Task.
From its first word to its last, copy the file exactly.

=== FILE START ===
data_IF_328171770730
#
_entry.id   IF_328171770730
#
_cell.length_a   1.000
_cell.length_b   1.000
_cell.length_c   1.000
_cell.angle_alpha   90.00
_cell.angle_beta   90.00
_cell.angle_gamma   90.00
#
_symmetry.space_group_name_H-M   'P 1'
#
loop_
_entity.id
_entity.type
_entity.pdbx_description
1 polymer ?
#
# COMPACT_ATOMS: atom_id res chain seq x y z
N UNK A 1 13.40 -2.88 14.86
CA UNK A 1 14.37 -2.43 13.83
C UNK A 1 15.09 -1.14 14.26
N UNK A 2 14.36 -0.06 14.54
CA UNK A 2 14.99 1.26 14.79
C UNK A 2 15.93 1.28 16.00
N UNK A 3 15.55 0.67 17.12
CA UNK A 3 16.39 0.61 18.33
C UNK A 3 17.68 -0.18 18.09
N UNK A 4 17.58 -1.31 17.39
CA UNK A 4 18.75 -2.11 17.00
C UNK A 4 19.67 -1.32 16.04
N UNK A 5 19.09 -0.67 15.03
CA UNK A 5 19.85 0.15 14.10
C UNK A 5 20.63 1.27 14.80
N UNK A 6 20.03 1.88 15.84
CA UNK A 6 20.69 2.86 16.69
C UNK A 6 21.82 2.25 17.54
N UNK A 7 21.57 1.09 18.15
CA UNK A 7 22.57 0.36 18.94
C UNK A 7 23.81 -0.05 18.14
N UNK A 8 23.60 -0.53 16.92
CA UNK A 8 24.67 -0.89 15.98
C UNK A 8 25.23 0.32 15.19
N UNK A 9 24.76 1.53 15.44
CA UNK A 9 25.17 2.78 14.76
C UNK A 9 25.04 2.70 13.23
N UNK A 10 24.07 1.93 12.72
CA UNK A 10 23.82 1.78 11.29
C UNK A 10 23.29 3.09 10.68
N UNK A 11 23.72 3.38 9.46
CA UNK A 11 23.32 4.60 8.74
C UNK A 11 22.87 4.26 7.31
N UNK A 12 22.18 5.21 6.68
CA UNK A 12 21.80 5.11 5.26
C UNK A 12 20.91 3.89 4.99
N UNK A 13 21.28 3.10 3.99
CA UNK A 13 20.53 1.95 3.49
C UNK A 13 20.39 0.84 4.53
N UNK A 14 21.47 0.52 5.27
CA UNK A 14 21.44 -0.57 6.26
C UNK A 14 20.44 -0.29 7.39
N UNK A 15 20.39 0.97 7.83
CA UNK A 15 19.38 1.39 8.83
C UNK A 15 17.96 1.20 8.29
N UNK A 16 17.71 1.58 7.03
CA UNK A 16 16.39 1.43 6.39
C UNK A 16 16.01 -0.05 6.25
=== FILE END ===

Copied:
data_IF_328171770730
#
_entry.id   IF_328171770730
#
_cell.length_a   1.000
_cell.length_b   1.000
_cell.length_c   1.000
_cell.angle_alpha   90.00
_cell.angle_beta   90.00
_cell.angle_gamma   90.00
#
_symmetry.space_group_name_H-M   'P 1'
#
loop_
_entity.id
_entity.type
_entity.pdbx_description
1 polymer ?
#
# COMPACT_ATOMS: atom_id res chain seq x y z
N UNK A 1 13.40 -2.88 14.86
CA UNK A 1 14.37 -2.43 13.83
C UNK A 1 15.09 -1.14 14.26
N UNK A 2 14.36 -0.06 14.54
CA UNK A 2 14.99 1.26 14.79
C UNK A 2 15.93 1.28 16.00
N UNK A 3 15.55 0.67 17.12
CA UNK A 3 16.39 0.61 18.33
C UNK A 3 17.68 -0.18 18.09
N UNK A 4 17.58 -1.31 17.39
CA UNK A 4 18.75 -2.11 17.00
C UNK A 4 19.67 -1.32 16.04
N UNK A 5 19.09 -0.67 15.03
CA UNK A 5 19.85 0.15 14.10
C UNK A 5 20.63 1.27 14.80
N UNK A 6 20.03 1.88 15.84
CA UNK A 6 20.69 2.86 16.69
C UNK A 6 21.82 2.25 17.54
N UNK A 7 21.57 1.09 18.15
CA UNK A 7 22.57 0.36 18.94
C UNK A 7 23.81 -0.05 18.14
N UNK A 8 23.60 -0.53 16.92
CA UNK A 8 24.67 -0.89 15.98
C UNK A 8 25.23 0.32 15.19
N UNK A 9 24.76 1.53 15.44
CA UNK A 9 25.17 2.78 14.76
C UNK A 9 25.04 2.70 13.23
N UNK A 10 24.07 1.93 12.72
CA UNK A 10 23.82 1.78 11.29
C UNK A 10 23.29 3.09 10.68
N UNK A 11 23.72 3.38 9.46
CA UNK A 11 23.32 4.60 8.74
C UNK A 11 22.87 4.26 7.31
N UNK A 12 22.18 5.21 6.68
CA UNK A 12 21.80 5.11 5.26
C UNK A 12 20.91 3.89 4.99
N UNK A 13 21.28 3.10 3.99
CA UNK A 13 20.53 1.95 3.49
C UNK A 13 20.39 0.84 4.53
N UNK A 14 21.47 0.52 5.27
CA UNK A 14 21.44 -0.57 6.26
C UNK A 14 20.44 -0.29 7.39
N UNK A 15 20.39 0.97 7.83
CA UNK A 15 19.38 1.39 8.83
C UNK A 15 17.96 1.20 8.29
N UNK A 16 17.71 1.58 7.03
CA UNK A 16 16.39 1.43 6.39
C UNK A 16 16.01 -0.05 6.25